An exploration of the relationship experiences of older black women : applying the Mmogo–methodTM
Mabunda, Mavhayisi Victor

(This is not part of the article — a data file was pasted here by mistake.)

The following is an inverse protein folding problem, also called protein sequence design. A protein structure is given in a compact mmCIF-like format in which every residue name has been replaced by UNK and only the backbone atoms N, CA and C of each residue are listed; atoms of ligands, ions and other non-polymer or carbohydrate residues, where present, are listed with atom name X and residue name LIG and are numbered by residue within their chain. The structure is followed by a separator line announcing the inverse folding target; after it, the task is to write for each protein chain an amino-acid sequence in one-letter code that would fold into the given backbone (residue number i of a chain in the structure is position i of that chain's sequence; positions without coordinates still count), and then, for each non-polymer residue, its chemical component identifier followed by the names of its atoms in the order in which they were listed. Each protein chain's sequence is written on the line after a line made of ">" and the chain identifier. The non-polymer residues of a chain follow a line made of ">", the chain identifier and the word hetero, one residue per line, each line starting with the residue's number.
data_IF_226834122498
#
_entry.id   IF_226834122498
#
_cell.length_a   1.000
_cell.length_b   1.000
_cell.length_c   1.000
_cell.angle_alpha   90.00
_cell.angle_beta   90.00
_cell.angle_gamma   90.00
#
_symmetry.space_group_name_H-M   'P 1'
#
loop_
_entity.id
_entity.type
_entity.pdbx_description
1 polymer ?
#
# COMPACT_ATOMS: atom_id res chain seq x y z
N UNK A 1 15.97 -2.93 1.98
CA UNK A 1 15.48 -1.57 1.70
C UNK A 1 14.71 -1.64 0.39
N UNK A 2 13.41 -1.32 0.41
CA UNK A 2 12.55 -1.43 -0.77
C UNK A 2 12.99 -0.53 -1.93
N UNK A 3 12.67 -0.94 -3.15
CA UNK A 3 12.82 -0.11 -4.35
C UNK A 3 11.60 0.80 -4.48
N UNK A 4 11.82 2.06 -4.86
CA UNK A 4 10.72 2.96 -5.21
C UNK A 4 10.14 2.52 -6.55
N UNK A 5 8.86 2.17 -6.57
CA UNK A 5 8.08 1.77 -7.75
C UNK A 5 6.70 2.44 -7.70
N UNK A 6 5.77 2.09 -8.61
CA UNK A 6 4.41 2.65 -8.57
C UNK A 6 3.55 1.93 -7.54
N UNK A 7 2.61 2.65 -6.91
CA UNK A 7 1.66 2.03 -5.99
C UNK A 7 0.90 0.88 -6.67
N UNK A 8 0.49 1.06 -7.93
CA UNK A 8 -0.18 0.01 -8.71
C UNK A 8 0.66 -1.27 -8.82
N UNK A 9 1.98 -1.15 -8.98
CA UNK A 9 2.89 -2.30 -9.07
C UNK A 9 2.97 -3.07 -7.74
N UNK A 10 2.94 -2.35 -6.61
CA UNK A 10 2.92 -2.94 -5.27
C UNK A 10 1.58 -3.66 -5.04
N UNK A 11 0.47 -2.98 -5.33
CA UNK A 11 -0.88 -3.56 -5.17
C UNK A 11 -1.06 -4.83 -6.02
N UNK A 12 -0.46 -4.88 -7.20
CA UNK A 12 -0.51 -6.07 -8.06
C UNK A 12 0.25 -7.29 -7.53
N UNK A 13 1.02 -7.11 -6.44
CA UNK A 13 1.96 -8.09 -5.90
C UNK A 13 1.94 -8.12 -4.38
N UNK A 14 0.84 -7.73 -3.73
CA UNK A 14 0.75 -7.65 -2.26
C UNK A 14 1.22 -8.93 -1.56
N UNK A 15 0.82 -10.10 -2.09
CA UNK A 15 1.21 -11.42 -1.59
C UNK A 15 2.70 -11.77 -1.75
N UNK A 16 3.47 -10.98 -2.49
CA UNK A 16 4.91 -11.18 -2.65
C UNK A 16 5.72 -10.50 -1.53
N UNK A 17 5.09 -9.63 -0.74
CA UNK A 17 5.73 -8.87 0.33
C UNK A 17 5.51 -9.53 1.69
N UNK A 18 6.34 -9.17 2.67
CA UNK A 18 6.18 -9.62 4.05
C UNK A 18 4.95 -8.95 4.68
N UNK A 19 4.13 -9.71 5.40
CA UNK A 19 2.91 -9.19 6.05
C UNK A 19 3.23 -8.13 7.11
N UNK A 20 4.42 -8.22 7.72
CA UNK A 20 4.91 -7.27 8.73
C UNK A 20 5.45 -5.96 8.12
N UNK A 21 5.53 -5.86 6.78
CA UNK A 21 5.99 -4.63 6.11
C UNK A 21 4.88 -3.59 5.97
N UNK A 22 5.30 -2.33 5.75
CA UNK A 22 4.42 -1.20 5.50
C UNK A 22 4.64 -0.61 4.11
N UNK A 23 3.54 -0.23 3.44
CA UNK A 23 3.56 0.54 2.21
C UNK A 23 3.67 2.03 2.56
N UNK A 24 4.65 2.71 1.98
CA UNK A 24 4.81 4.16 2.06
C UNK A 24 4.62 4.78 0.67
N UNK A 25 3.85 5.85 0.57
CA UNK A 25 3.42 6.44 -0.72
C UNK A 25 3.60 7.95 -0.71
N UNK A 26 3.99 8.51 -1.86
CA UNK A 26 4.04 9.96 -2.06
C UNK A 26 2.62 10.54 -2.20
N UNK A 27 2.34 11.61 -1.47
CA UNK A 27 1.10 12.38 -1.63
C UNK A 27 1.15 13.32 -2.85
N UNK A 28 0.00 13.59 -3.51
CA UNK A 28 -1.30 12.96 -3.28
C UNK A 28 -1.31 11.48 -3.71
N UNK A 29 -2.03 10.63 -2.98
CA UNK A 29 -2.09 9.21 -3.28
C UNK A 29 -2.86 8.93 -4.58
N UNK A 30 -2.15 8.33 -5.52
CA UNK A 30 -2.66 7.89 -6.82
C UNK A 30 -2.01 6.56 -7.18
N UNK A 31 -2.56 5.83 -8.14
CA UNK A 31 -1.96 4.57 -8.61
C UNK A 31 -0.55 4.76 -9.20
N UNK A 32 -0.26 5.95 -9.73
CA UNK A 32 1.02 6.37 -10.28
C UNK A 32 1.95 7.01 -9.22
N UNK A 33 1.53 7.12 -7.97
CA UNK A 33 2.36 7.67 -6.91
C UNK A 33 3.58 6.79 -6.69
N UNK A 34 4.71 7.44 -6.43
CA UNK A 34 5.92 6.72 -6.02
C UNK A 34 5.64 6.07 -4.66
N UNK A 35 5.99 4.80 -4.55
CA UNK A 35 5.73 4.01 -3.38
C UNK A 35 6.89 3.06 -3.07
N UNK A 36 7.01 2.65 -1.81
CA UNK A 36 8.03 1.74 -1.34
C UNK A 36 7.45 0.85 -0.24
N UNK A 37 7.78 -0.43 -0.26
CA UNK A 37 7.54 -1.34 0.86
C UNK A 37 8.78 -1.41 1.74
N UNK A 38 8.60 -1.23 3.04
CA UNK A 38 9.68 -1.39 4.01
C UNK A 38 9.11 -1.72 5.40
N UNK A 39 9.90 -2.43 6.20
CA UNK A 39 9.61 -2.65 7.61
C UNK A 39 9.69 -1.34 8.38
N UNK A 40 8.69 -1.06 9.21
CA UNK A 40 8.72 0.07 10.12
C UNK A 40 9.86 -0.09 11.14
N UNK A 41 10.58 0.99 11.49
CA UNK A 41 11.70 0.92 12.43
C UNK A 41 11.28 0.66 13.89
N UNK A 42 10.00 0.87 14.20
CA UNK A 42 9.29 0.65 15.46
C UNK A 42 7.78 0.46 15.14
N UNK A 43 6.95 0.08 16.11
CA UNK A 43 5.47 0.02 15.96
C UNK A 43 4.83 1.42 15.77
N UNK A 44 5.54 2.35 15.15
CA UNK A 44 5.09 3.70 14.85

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Relationships are important for older black people in their endeavours to understand the world. The relationships of older black people have, however, undergone many changes. This article attempts to explore the relational experiences of older black women using the MmogomethodTM as a projective technique to obtain insight into the meanings they attach to the changed relations. The Mmogo–methodTM (Roos, 2008; 2011) is a culturally sensitive research tool. Eight Swazi–speaking women from eMalahleni in Mpumalanga, South Africa, with ages ranging from 68 to 88, participated in the research. The research participants were asked to create visual representations using malleable clay, beads and dry grass stalks to illustrate aspects of their experiences of relationships with those around them. They then took part in focus group discussions. Thematic content analysis was used to analyse the data. The findings revealed that the older women in the study contributed to relationships by providing financial support and by taking care of their families and extended families. They provided financial support by using their government grants to look after their households. In turn, they received selective physical, emotional and spiritual support. The research revealed that the older women generally identified one particular person with whom they established a close relationship. They felt understood in this relationship, which they described as comforting because their needs were perceived and met by the particular person. The older women also emphasised the emotional support they received from the community, which came mainly from people of the same age thus giving them the opportunity to share information and experiences with their peers while taking part in various activities and while relaxing. Spiritual support was also a key factor in the relationships among the older people - they could, for example, share their experiences of life with fellow church members, and church members also looked after and supported each other in times of illness. The relational challenges experienced by the older black women were a lack of protection, a lack of help and support in taking care of their houses, the absence of men, changed norms and values, and the loss of relationships. The older women said that they felt overwhelmed and stressed by these challenges. They also felt estranged from intergenerational relationships, which were traditionally regarded as a potential sources of support and care for older persons. They also did not know how to approach the relationships differently because the familiar norms and values that had guided intergenerational relationships had changed. The older women in the study said that they had felt cared for and safe in previous intergenerational relationships. They longed for the past when, in their view, clear norms and values guided relational interactions. They felt stressed and overwhelmed by the absence of men in their traditional roles as providers. Contemporary men also did not fulfil their duties when compared with men in the old days. The Mmogo–methodTM which was applied as a projective technique, revealed the meanings the older black women attached to relationships in their lives. As part of a cross–cultural, intergenerational research project, this method gave valuable insight into how older black women perceive their contributions and the challenges related to their relationships.
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